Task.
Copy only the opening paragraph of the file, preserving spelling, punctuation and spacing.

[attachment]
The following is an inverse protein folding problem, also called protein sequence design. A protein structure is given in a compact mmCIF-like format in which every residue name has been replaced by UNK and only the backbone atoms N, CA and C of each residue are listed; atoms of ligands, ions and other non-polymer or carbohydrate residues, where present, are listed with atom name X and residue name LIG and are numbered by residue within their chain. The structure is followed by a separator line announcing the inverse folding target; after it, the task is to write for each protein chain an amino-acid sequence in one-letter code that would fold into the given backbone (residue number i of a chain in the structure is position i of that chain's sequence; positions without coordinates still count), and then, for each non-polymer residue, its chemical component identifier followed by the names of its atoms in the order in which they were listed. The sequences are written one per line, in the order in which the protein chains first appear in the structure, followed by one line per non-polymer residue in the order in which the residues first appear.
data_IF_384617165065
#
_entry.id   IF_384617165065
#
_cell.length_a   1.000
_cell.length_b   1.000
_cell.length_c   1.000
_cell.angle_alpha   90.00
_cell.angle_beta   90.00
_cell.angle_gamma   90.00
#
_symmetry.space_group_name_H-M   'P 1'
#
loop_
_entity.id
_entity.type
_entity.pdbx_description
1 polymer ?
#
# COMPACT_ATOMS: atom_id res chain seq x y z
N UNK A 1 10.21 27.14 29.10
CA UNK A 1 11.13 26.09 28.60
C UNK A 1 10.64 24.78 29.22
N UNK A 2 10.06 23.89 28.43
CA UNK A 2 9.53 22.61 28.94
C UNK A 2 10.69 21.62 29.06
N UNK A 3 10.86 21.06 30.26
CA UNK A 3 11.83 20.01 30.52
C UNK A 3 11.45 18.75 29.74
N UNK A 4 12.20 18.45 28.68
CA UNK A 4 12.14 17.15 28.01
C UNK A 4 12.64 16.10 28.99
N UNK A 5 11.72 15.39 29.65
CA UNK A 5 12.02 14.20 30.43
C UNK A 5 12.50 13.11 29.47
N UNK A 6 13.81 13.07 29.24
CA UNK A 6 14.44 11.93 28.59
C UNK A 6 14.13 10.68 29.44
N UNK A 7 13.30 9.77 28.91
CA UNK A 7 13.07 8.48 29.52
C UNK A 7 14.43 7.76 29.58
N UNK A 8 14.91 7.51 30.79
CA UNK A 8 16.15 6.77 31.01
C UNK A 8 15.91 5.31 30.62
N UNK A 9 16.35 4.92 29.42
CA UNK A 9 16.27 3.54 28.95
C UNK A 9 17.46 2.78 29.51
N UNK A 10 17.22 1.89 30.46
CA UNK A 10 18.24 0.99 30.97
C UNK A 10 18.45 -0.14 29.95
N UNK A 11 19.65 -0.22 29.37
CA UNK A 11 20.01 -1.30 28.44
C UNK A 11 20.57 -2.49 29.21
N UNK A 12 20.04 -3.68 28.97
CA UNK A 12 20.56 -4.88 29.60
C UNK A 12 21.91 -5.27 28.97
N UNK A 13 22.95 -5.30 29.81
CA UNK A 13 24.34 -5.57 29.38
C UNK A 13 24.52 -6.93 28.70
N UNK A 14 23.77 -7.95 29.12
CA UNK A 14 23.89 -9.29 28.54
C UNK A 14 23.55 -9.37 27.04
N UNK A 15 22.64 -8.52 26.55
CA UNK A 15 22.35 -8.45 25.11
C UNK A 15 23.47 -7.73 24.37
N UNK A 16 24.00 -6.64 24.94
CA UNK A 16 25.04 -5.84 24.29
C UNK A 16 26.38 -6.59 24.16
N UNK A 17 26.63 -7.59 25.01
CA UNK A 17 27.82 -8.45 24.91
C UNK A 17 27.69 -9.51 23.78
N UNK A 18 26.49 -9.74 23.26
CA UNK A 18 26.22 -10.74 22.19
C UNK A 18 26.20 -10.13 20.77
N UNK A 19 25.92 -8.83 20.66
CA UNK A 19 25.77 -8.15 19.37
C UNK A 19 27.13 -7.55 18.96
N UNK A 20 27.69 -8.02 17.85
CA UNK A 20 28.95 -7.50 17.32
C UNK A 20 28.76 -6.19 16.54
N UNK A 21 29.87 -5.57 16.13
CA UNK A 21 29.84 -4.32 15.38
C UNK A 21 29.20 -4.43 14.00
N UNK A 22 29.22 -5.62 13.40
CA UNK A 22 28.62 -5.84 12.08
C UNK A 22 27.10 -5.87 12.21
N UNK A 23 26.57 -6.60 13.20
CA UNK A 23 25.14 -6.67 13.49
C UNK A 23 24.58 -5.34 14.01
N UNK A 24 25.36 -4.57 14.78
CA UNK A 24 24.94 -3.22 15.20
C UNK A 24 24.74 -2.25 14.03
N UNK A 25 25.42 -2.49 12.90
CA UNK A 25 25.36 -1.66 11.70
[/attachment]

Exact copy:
The following is an inverse protein folding problem, also called protein sequence design. A protein structure is given in a compact mmCIF-like format in which every residue name has been replaced by UNK and only the backbone atoms N, CA and C of each residue are listed; atoms of ligands, ions and other non-polymer or carbohydrate residues, where present, are listed with atom name X and residue name LIG and are numbered by residue within their chain. The structure is followed by a separator line announcing the inverse folding target; after it, the task is to write for each protein chain an amino-acid sequence in one-letter code that would fold into the given backbone (residue number i of a chain in the structure is position i of that chain's sequence; positions without coordinates still count), and then, for each non-polymer residue, its chemical component identifier followed by the names of its atoms in the order in which they were listed. The sequences are written one per line, in the order in which the protein chains first appear in the structure, followed by one line per non-polymer residue in the order in which the residues first appear.